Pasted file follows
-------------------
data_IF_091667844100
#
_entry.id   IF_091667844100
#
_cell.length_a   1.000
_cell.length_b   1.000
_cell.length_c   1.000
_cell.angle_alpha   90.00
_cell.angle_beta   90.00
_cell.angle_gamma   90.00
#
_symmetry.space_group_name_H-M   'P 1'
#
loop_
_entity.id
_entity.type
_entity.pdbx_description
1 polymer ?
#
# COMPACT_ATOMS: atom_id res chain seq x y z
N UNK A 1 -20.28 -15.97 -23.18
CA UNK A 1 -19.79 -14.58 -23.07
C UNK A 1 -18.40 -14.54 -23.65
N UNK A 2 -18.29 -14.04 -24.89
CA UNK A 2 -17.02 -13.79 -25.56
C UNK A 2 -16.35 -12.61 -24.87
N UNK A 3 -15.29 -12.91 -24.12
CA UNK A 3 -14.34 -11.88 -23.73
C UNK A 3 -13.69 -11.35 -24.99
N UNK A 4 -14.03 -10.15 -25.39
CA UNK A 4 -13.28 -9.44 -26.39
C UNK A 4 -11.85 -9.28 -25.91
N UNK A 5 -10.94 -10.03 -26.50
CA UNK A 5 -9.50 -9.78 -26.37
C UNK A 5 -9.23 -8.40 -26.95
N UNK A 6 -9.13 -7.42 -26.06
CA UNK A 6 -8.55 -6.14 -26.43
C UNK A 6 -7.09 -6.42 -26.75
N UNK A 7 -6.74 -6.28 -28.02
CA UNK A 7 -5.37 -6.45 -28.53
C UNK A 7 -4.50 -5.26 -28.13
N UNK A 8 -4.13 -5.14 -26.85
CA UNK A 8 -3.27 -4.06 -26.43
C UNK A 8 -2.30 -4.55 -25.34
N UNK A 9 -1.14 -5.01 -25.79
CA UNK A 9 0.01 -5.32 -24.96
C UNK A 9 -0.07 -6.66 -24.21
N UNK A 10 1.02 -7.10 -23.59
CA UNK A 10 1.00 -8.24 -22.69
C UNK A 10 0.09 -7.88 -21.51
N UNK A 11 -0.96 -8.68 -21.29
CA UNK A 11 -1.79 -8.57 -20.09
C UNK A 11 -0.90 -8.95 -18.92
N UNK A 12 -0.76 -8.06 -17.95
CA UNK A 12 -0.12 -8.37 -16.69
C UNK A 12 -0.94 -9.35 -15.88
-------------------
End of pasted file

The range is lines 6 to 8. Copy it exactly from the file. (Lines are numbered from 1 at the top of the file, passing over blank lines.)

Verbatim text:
_cell.length_b   1.000
_cell.length_c   1.000
_cell.angle_alpha   90.00